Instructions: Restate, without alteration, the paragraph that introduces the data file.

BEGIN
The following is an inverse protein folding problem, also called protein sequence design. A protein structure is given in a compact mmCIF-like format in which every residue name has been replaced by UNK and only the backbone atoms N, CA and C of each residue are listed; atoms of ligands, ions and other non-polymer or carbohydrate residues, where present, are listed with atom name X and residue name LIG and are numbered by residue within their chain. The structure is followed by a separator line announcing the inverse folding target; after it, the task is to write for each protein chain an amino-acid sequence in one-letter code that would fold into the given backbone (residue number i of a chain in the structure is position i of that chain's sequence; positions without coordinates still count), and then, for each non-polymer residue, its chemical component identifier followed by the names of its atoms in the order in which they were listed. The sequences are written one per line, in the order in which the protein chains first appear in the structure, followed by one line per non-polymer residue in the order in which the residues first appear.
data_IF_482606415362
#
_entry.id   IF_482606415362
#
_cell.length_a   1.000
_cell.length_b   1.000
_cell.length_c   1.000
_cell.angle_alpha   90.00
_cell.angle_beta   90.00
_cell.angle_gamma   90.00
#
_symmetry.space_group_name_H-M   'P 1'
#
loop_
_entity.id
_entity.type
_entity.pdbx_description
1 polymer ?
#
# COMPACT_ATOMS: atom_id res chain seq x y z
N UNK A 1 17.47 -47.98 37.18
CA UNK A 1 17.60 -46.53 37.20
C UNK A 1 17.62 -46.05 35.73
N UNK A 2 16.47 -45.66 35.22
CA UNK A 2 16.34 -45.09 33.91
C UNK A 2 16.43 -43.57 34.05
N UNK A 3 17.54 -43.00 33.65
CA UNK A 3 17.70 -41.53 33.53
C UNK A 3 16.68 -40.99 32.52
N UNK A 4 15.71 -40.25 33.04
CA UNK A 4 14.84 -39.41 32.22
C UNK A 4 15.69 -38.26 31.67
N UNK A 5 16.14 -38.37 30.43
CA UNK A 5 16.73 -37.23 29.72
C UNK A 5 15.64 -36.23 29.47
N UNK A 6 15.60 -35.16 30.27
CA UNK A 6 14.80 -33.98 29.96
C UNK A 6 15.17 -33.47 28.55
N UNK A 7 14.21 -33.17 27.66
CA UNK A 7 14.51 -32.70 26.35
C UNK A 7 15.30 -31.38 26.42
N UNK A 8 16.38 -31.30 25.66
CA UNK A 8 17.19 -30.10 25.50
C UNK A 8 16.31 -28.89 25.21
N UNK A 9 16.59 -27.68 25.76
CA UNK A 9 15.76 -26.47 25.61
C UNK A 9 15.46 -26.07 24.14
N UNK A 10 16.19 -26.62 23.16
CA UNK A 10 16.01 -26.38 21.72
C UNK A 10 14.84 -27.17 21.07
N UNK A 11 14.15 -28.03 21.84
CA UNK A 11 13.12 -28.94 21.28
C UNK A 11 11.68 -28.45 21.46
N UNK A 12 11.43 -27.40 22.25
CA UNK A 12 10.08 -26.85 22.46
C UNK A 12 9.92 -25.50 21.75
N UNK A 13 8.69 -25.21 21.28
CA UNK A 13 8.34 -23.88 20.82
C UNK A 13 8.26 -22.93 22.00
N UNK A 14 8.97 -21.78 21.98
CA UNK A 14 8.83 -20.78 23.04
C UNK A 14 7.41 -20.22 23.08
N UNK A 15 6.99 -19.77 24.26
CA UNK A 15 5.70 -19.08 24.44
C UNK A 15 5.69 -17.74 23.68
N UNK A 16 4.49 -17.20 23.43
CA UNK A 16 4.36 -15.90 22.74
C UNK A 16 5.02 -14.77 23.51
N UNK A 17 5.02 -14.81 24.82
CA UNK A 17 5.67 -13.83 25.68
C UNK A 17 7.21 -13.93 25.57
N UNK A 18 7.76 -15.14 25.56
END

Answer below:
The following is an inverse protein folding problem, also called protein sequence design. A protein structure is given in a compact mmCIF-like format in which every residue name has been replaced by UNK and only the backbone atoms N, CA and C of each residue are listed; atoms of ligands, ions and other non-polymer or carbohydrate residues, where present, are listed with atom name X and residue name LIG and are numbered by residue within their chain. The structure is followed by a separator line announcing the inverse folding target; after it, the task is to write for each protein chain an amino-acid sequence in one-letter code that would fold into the given backbone (residue number i of a chain in the structure is position i of that chain's sequence; positions without coordinates still count), and then, for each non-polymer residue, its chemical component identifier followed by the names of its atoms in the order in which they were listed. The sequences are written one per line, in the order in which the protein chains first appear in the structure, followed by one line per non-polymer residue in the order in which the residues first appear.